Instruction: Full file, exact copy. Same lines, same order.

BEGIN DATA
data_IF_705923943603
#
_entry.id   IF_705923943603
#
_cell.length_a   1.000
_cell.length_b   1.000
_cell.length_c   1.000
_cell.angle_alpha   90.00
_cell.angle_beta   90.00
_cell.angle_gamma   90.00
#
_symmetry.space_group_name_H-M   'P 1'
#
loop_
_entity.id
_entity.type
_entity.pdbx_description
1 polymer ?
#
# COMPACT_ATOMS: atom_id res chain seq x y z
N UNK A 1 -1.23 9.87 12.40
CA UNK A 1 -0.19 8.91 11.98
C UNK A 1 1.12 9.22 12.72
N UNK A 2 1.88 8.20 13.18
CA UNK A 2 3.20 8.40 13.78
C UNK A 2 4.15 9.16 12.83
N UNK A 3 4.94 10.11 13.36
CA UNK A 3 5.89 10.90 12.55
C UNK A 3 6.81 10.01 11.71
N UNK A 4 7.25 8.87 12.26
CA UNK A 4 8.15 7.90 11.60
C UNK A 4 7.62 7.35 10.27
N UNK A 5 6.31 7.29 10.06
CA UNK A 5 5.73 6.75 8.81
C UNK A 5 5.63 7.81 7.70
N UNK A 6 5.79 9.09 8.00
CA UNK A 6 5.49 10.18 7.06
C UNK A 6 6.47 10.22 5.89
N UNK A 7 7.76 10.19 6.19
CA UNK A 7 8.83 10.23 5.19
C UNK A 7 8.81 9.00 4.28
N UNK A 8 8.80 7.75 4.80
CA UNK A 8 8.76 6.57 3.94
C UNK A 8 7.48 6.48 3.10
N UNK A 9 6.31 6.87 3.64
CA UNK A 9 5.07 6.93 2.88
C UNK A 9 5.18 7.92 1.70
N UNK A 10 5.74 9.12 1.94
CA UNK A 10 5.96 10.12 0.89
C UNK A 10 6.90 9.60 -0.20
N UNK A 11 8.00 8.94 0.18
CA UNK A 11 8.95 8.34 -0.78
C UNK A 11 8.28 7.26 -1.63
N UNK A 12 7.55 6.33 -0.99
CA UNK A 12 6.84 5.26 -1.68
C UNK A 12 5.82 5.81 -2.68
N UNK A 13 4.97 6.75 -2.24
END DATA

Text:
data_IF_705923943603
#
_entry.id   IF_705923943603
#
_cell.length_a   1.000
_cell.length_b   1.000
_cell.length_c   1.000
_cell.angle_alpha   90.00
_cell.angle_beta   90.00
_cell.angle_gamma   90.00
#
_symmetry.space_group_name_H-M   'P 1'
#
loop_
_entity.id
_entity.type
_entity.pdbx_description
1 polymer ?
#
# COMPACT_ATOMS: atom_id res chain seq x y z
N UNK A 1 -1.23 9.87 12.40
CA UNK A 1 -0.19 8.91 11.98
C UNK A 1 1.12 9.22 12.72
N UNK A 2 1.88 8.20 13.18
CA UNK A 2 3.20 8.40 13.78
C UNK A 2 4.15 9.16 12.83
N UNK A 3 4.94 10.11 13.36
CA UNK A 3 5.89 10.90 12.55
C UNK A 3 6.81 10.01 11.71
N UNK A 4 7.25 8.87 12.26
CA UNK A 4 8.15 7.90 11.60
C UNK A 4 7.62 7.35 10.27
N UNK A 5 6.31 7.29 10.06
CA UNK A 5 5.73 6.75 8.81
C UNK A 5 5.63 7.81 7.70
N UNK A 6 5.79 9.09 8.00
CA UNK A 6 5.49 10.18 7.06
C UNK A 6 6.47 10.22 5.89
N UNK A 7 7.76 10.19 6.19
CA UNK A 7 8.83 10.23 5.19
C UNK A 7 8.81 9.00 4.28
N UNK A 8 8.80 7.75 4.80
CA UNK A 8 8.76 6.57 3.94
C UNK A 8 7.48 6.48 3.10
N UNK A 9 6.31 6.87 3.64
CA UNK A 9 5.07 6.93 2.88
C UNK A 9 5.18 7.92 1.70
N UNK A 10 5.74 9.12 1.94
CA UNK A 10 5.96 10.12 0.89
C UNK A 10 6.90 9.60 -0.20
N UNK A 11 8.00 8.94 0.18
CA UNK A 11 8.95 8.34 -0.78
C UNK A 11 8.28 7.26 -1.63
N UNK A 12 7.55 6.33 -0.99
CA UNK A 12 6.84 5.26 -1.68
C UNK A 12 5.82 5.81 -2.68
N UNK A 13 4.97 6.75 -2.24